Many freeze types unconsciously believe that people and danger are synonymous, and that safety lies in solitude. Outside of fantasy, many give up entirely on the possibility of love. The freeze response, also known as the camouflage response, often triggers the individual into hiding, isolating and eschewing human contact as much as possible. This type can be so frozen in retreat mode that it seems as if their starter button is stuck in the "off" position. It is usually the most profoundly abandoned child - "the lost child" - who is forced to "choose" and habituate to the freeze response (the most primitive of the 4Fs). Unable to successfully employ fight, flight or fawn responses, the freeze type's defenses develop around classical dissociation, which allows him to disconnect from experiencing his abandonment pain, and protects him from risky social interactions - any of which might trigger feelings of being reabandoned. Freeze types often present as ADD; they seek refuge and comfort in prolonged bouts of sleep, daydreaming, wishing and right brain-dominant activities like TV, computer and video games. They master the art of changing the internal channel whenever inner experience becomes uncomfortable. When they are especially traumatized or triggered, they may exhibit a schizoid-like detachment from ordinary reality. 

TX: There are at least three reasons why freeze types are the most difficult 4F defense to treat. First, their positive relational experiences are few if any, and they are therefore extremely reluctant to enter the relationship of therapy; moreover, those who manage to overcome this reluctance often spook easily and quickly terminate. Second, they are harder to psychoeducate about the trauma basis of their complaints because, like many fight types, they are unconscious of their fear and their torturous inner critic. Also, like the fight type, the freeze type tends to project the perfectionistic demands of the critic onto others rather than the self, and uses the imperfections of others as justification for isolation. The critic's processes of perfectionism and endangerment, extremely unconscious in freeze types, must be made conscious and deconstructed as described in detail in my aforementioned article on shrinking the inner critic. Third, even more than workaholic flight types, freeze types are in denial about the life narrowing consequences of their singular adaptation. Because the freeze response is on a continuum that ends with the collapse response (the extreme abandonment of consciousness seen in prey animals about to be killed), many appear to be able to self-medicate by releasing the internal opioids that the animal brain is programmed to release when danger is so great that death seems immanent. The opioid production of the collapse or extreme freeze response can only take the individual so far however, and these types are therefore prone to sedating substance addictions. Many self-medicating types are often drawn to marijuana and narcotics, while others may gravitate toward ever escalating regimes of anti-depressants and anxiolytics. Moreover, when they are especially unremediated and unattached, they can devolve into increasing depression and, in worst case scenarios, into the kind of mental illness described in the book, I Never Promised You A Rose Garden.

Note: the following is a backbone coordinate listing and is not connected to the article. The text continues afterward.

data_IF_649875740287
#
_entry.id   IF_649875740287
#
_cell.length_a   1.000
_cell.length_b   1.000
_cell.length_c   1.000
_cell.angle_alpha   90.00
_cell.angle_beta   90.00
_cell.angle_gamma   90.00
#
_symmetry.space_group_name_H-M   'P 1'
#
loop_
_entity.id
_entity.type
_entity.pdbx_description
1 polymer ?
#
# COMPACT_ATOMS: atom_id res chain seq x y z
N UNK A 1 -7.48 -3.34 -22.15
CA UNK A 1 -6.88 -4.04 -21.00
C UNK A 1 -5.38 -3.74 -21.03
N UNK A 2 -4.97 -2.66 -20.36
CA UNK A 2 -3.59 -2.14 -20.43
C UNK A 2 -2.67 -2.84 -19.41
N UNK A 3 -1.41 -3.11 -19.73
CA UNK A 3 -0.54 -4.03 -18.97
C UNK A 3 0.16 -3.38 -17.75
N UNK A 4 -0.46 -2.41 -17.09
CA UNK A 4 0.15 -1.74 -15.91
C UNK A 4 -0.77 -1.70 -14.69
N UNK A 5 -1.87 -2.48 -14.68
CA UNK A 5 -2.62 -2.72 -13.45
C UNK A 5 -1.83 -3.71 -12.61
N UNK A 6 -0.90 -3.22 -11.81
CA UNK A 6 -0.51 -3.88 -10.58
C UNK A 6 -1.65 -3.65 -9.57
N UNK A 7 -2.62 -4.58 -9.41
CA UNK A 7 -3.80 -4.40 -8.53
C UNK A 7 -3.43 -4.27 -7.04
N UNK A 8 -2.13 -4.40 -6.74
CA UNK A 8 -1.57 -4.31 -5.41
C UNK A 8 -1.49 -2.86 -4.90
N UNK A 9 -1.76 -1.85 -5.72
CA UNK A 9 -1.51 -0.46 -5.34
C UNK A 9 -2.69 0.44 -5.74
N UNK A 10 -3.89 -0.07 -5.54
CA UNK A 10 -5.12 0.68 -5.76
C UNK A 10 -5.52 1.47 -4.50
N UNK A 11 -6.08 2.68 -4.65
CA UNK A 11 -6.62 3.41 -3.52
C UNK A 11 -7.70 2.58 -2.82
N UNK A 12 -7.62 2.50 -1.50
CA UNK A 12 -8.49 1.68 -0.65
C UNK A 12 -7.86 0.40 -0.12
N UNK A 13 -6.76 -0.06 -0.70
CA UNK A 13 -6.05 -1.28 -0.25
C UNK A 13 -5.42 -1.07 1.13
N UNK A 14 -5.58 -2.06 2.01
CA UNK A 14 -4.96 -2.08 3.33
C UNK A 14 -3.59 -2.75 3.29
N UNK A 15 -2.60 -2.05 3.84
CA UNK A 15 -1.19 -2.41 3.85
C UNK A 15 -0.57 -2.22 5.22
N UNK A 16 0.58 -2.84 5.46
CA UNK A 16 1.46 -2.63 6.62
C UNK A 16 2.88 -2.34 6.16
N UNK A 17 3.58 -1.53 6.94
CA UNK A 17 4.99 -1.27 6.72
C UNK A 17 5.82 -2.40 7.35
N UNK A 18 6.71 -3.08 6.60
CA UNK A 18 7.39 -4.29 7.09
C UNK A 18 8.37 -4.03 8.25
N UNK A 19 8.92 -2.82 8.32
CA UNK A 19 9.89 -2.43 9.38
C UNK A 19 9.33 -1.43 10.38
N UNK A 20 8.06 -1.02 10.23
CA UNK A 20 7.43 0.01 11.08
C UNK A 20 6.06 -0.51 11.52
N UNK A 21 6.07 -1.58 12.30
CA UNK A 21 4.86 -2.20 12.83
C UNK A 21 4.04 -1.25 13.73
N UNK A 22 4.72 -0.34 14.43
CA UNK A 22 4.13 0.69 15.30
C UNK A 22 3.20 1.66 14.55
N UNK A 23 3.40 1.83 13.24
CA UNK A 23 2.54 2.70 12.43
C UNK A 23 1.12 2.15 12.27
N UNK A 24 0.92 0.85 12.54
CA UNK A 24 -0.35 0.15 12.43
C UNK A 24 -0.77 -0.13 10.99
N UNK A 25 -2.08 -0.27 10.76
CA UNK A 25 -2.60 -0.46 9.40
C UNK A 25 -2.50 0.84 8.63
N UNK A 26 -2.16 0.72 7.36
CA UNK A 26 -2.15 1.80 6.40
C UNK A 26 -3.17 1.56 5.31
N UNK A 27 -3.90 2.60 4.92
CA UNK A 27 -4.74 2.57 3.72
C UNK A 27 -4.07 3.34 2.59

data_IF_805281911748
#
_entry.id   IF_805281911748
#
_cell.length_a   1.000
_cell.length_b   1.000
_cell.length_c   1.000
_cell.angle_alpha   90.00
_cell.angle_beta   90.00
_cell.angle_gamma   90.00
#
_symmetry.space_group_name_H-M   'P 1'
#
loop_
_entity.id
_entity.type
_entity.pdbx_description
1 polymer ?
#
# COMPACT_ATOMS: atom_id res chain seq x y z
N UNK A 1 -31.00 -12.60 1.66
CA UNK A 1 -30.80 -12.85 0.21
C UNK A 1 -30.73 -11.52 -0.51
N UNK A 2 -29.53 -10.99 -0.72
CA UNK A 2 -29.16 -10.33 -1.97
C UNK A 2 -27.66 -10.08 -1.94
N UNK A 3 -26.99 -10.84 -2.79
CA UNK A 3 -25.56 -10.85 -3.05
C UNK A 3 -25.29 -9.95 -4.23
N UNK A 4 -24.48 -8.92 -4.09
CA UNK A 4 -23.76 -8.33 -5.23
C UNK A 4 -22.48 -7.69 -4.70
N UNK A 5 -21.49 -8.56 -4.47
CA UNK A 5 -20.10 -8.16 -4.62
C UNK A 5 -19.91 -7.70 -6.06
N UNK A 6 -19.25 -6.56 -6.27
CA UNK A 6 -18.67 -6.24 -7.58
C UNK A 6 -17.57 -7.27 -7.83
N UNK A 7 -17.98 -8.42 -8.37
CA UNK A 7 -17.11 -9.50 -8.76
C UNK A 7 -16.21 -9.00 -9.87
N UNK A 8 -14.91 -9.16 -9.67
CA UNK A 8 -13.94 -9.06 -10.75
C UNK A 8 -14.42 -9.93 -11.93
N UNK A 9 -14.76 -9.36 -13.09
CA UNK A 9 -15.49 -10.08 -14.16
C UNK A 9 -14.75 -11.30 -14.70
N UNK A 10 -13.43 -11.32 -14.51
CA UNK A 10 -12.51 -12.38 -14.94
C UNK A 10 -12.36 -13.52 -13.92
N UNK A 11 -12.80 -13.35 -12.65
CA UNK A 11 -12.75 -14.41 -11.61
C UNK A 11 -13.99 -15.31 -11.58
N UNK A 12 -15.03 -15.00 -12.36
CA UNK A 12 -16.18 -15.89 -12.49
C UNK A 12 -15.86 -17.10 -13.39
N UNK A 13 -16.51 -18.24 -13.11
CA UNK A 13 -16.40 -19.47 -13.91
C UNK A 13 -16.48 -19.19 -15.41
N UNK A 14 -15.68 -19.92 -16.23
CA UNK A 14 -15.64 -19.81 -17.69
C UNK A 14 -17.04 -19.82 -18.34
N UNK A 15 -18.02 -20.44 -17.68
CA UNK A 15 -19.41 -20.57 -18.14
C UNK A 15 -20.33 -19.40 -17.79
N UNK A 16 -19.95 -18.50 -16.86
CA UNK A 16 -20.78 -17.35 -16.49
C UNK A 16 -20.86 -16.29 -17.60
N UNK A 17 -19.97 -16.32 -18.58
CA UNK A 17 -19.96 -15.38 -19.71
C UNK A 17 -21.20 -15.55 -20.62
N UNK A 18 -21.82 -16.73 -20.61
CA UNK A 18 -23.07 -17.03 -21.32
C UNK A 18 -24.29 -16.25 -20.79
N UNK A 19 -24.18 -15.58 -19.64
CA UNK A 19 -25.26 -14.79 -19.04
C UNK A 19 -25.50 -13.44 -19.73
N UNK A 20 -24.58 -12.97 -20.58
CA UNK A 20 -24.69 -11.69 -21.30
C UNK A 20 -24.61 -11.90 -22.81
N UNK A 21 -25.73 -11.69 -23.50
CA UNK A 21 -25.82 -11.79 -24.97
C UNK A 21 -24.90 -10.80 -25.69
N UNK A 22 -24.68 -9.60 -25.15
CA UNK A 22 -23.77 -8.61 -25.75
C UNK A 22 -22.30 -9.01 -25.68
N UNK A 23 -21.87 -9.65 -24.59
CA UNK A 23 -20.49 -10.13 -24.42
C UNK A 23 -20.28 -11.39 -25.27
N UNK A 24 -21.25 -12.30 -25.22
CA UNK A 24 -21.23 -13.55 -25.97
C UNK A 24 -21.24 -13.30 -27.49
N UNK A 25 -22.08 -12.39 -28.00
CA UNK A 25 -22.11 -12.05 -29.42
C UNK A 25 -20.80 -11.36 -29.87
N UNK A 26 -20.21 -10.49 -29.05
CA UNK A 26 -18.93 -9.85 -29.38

The Fawn Type and the Codependent Defense
Fawn types seek safety by merging with the wishes, needs and demands of others. They act as if they unconsciously believe that the price of admission to any relationship is the forfeiture of all their needs, rights, preferences and boundaries. They often begin life like the precocious children described in Alice Miler's The Drama Of The Gifted Child, who learn that a modicum of safety and attachment can be gained by becoming the helpful and compliant servants of their parents. They are usually the children of at least one narcissistic parent who uses contempt to press them into service, scaring and shaming them out of developing a healthy sense of self: an egoic locus of self-protection, self-care and self-compassion. This dynamic is explored at length in my East Bay Therapist article (Jan/Feb2003): "Codependency, Trauma and The Fawn Response" (see http://www.pete-walker.com/).

TX. Fawn types typically respond well to being psychoeducated in this model. This is especially true when the therapist persists in helping them recognize and renounce the repetition compulsion that draws them to narcissistic types who exploit them. Therapy also naturally helps them to shrink their characteristic listening defense as they are guided to widen and deepen their self-expression. I have seen numerous inveterate codependents finally progress in their assertiveness and boundary-making work, when they finally got that even the thought of expressing a preference or need triggers an emotional flashback of such intensity that they completely dissociate from their knowledge of and ability to express what they want. Role-playing assertiveness in session and attending to the stultifying inner critic processes it triggers helps the codependent build a healthy ego. This is especially true when the therapist interprets, witnesses and validates how the individual as a child was forced to put to death so much of her individual self. Grieving these losses further potentiates the developing ego.

Trauma Hybrids